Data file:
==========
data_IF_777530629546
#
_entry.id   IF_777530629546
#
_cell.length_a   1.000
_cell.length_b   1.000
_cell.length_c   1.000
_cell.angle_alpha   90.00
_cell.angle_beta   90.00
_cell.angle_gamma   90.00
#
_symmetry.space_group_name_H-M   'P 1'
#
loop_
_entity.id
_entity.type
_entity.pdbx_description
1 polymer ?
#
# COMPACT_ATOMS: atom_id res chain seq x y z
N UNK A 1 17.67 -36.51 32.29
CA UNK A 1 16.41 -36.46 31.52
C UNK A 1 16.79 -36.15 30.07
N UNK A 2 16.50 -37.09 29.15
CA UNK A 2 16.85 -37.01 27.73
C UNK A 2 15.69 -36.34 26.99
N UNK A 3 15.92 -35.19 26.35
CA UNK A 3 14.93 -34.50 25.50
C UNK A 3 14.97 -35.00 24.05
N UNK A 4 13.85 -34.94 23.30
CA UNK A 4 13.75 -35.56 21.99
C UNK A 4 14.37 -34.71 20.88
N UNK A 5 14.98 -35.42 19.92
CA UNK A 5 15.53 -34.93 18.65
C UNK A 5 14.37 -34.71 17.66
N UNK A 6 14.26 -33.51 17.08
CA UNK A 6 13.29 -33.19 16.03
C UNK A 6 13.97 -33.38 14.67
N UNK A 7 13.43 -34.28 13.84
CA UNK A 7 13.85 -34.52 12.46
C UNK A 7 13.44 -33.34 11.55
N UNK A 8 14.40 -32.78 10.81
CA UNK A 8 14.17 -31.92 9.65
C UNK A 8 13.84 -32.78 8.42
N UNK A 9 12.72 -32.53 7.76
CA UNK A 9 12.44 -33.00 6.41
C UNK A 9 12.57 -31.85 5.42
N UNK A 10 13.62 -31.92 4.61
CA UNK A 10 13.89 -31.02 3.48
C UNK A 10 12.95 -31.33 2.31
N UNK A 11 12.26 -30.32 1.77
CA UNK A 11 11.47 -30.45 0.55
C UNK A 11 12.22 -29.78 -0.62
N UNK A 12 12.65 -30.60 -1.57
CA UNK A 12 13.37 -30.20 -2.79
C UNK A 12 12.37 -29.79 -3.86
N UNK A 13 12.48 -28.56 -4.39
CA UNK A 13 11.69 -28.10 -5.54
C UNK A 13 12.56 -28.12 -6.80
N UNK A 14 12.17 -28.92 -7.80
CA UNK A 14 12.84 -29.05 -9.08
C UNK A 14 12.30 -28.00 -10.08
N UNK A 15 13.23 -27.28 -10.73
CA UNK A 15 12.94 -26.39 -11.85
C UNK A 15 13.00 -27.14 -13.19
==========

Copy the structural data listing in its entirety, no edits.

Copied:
data_IF_777530629546
#
_entry.id   IF_777530629546
#
_cell.length_a   1.000
_cell.length_b   1.000
_cell.length_c   1.000
_cell.angle_alpha   90.00
_cell.angle_beta   90.00
_cell.angle_gamma   90.00
#
_symmetry.space_group_name_H-M   'P 1'
#
loop_
_entity.id
_entity.type
_entity.pdbx_description
1 polymer ?
#
# COMPACT_ATOMS: atom_id res chain seq x y z
N UNK A 1 17.67 -36.51 32.29
CA UNK A 1 16.41 -36.46 31.52
C UNK A 1 16.79 -36.15 30.07
N UNK A 2 16.50 -37.09 29.15
CA UNK A 2 16.85 -37.01 27.73
C UNK A 2 15.69 -36.34 26.99
N UNK A 3 15.92 -35.19 26.35
CA UNK A 3 14.93 -34.50 25.50
C UNK A 3 14.97 -35.00 24.05
N UNK A 4 13.85 -34.94 23.30
CA UNK A 4 13.75 -35.56 21.99
C UNK A 4 14.37 -34.71 20.88
N UNK A 5 14.98 -35.42 19.92
CA UNK A 5 15.53 -34.93 18.65
C UNK A 5 14.37 -34.71 17.66
N UNK A 6 14.26 -33.51 17.08
CA UNK A 6 13.29 -33.19 16.03
C UNK A 6 13.97 -33.38 14.67
N UNK A 7 13.43 -34.28 13.84
CA UNK A 7 13.85 -34.52 12.46
C UNK A 7 13.44 -33.34 11.55
N UNK A 8 14.40 -32.78 10.81
CA UNK A 8 14.17 -31.92 9.65
C UNK A 8 13.84 -32.78 8.42
N UNK A 9 12.72 -32.53 7.76
CA UNK A 9 12.44 -33.00 6.41
C UNK A 9 12.57 -31.85 5.42
N UNK A 10 13.62 -31.92 4.61
CA UNK A 10 13.89 -31.02 3.48
C UNK A 10 12.95 -31.33 2.31
N UNK A 11 12.26 -30.32 1.77
CA UNK A 11 11.47 -30.45 0.55
C UNK A 11 12.22 -29.78 -0.62
N UNK A 12 12.65 -30.60 -1.57
CA UNK A 12 13.37 -30.20 -2.79
C UNK A 12 12.37 -29.79 -3.86
N UNK A 13 12.48 -28.56 -4.39
CA UNK A 13 11.69 -28.10 -5.54
C UNK A 13 12.56 -28.12 -6.80
N UNK A 14 12.17 -28.92 -7.80
CA UNK A 14 12.84 -29.05 -9.08
C UNK A 14 12.30 -28.00 -10.08
N UNK A 15 13.23 -27.28 -10.73
CA UNK A 15 12.94 -26.39 -11.85
C UNK A 15 13.00 -27.14 -13.19